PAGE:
Magic debuted two months later, at the August 1993 Gen Con in Milwaukee, Wisconsin. I never saw the Wizards booth there, because gamers were packed solid around it, three deep, every single minute the exhibitor hall was open. They bought the first few thousand of the several billion Magic cards sold to date.
This isn't the place for a corporate biography of Wizards of the Coast under Peter Adkison. (Shannon Appelcline offers a brief Wizards history on RPG.net.) But to close off the story: Adkison continued to display his eye for talent, acquiring TSR (publisher of Dungeons & Dragons) in 1997 and, in 1998, English-language rights to the Pokemon trading card game, which ultimately proved even more lucrative than Magic. In 1999, Adkison sold Wizards to Hasbro for $325 million; he left the company at the start of 2001. He now runs Gen Con and wants to be Stephen Colbert's gamer friend.
Now in its ninth edition, Magic not only dominates card games and the paper gaming hobby; it also looms large in the history of games on the internet. Magic reshaped net gaming, and vice versa. This caught Wizards off-guard. Adkison the engineer was, by the standards of the early 1990s, remarkably net-savvy; he secured wizards.com the instant he started his company, long before most publishers had ever heard of a domain name. Yet the net confounded his expectations about Magic's players, and the players in turn bulldozed Wizards' early plans for the DeckMaster series.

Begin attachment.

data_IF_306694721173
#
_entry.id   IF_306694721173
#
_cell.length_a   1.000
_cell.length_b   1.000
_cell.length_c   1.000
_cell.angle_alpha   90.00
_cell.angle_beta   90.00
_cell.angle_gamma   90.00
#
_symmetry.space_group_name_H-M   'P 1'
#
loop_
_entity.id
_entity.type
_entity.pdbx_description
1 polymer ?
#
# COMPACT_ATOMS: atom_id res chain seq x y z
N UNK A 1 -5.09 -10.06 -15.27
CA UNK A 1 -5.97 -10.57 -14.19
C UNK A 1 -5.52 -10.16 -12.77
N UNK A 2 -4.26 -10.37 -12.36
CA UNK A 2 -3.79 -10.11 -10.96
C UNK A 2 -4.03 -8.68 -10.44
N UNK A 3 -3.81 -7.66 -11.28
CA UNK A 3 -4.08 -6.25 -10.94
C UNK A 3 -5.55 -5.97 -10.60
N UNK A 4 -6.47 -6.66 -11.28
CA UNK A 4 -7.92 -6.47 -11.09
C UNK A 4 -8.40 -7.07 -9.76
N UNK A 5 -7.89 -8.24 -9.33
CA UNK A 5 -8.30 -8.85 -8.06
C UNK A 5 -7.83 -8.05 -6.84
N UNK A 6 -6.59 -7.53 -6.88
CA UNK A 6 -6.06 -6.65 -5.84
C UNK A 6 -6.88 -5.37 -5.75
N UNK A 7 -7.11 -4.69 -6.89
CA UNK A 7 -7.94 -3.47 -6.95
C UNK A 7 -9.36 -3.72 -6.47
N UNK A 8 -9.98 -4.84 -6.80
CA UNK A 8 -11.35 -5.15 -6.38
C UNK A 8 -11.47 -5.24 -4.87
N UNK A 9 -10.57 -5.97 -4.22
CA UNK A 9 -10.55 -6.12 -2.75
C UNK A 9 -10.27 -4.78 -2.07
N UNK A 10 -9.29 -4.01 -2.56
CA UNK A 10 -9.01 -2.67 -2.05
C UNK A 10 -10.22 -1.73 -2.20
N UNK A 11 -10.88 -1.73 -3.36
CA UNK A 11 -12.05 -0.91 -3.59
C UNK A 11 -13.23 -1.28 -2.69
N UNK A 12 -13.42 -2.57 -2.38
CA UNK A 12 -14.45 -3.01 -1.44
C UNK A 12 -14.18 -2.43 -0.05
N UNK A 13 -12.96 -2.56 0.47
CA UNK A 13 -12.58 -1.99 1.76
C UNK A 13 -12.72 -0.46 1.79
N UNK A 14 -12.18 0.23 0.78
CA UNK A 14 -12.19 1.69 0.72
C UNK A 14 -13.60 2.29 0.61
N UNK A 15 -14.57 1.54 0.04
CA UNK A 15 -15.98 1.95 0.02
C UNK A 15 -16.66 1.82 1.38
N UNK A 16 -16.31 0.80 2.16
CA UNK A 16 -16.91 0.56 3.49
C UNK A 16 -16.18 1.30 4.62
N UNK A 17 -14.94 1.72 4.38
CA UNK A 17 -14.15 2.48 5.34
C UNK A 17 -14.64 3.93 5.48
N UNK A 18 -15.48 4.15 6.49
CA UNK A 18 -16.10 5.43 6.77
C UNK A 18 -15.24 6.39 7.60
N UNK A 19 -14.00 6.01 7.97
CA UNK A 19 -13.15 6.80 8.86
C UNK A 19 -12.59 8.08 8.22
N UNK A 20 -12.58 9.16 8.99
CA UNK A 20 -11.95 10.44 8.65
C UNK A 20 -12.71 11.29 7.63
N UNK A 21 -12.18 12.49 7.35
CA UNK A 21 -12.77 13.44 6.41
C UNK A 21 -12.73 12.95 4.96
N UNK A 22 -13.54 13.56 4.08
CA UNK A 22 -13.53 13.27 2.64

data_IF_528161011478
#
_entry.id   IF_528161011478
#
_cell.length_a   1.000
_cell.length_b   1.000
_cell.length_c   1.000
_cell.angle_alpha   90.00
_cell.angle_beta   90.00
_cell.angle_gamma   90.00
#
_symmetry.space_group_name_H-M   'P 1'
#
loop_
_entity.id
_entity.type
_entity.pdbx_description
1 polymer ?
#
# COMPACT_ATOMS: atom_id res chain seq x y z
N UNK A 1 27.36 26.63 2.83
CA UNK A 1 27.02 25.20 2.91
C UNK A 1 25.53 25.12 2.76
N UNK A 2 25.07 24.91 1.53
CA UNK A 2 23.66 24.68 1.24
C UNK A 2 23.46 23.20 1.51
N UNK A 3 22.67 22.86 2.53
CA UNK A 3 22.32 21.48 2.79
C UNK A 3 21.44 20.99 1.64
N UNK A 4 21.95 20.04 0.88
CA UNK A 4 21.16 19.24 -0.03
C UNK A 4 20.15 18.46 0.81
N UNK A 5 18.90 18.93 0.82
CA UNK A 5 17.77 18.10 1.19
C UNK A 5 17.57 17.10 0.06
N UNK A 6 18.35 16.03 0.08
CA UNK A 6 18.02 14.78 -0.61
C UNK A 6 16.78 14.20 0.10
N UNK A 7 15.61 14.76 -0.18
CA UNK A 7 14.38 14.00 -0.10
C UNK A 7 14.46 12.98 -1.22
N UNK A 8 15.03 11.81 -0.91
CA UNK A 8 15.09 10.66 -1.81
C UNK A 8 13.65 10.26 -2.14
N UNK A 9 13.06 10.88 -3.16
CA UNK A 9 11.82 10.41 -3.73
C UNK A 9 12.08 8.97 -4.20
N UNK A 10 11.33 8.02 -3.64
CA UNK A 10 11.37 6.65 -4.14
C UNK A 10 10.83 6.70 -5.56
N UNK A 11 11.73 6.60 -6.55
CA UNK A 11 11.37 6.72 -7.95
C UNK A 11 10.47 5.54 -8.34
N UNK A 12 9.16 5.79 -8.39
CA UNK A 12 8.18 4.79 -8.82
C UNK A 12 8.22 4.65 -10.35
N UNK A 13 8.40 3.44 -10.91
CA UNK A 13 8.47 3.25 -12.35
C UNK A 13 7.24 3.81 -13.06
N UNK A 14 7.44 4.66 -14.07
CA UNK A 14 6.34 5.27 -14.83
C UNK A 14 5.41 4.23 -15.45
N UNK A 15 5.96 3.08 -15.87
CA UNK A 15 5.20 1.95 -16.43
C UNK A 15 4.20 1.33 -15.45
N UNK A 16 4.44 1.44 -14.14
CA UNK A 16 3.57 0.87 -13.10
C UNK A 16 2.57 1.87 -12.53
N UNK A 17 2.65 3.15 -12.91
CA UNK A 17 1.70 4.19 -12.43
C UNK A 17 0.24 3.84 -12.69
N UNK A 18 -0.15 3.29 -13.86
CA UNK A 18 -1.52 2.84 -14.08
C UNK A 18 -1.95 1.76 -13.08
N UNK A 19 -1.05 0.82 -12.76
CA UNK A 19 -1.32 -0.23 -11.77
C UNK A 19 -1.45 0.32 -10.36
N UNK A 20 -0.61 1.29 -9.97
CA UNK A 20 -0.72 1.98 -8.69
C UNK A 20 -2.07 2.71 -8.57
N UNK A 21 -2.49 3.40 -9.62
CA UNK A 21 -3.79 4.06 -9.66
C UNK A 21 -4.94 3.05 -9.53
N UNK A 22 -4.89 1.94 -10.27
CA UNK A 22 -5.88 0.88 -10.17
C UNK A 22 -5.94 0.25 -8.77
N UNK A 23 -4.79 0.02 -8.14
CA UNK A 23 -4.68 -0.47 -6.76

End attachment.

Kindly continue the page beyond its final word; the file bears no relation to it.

Magic: Even the Paper Game was Online
Though Magic was no computer game - not at the start, anyway - it became a huge "computer-enabled" game. Players quickly coordinated through Usenet to compile card lists, optimized deck designs and rules exploits. Everyone quickly learned, and bought, every card. Frenzied by a speculator-driven secondary market, players hungered for more cards. Magic's phenomenal success prompted Wizards to postpone standalone DeckMaster companion games in favor of expansion sets for The Gathering. (Ice Age belatedly debuted in June 1995 as Magic's first "standalone expansion," and Wizards has since published 11 more Magic standalones.)
In the first years of the craze, imitators flooded the market with physical trading card games of widely varying quality. In 1996, inevitably, this bubble burst. Because it cost well over $100,000 to produce a trading card game, some ambitious small publishers created their versions online. These games, along with a few pioneering text MUDs, were the first to attempt business models centered on Virtual Asset Purchase. Unlike the small freeware apps players could use to play Magic over the net, such as Apprentice, these online-only operations sold nonexistent virtual trading cards. Purchasers could then play the game for free using a downloadable client. This seemed so odd, back then - at least to a hopeless dimwit.
The first online trading card game was Chron X in May 1997, followed by Sanctum and several more over the years. Some of these survive as labors of love, but only two companies have thrived with digital cards: Wizards itself, with Magic Online (though it is blighted with lag, bribery, security issues and frequent downtime); and Worlds Apart Productions, a Denver company that started with text MUDs (Eternal City and Grendel's Revenge) before moving into online card games in 2003 with Star Chamber. Building out the Star Chamber technology as the Collect-Trade-Play platform, Worlds Apart hit it big with online versions of two licensed paper card games published by Decipher: Star Trek and The Lord of the Rings. How big? Hard to tell, but in a Denver Post article, Worlds Apart founder and president Scott Martins claimed a successful online card game can generate an average of $70 per player each month.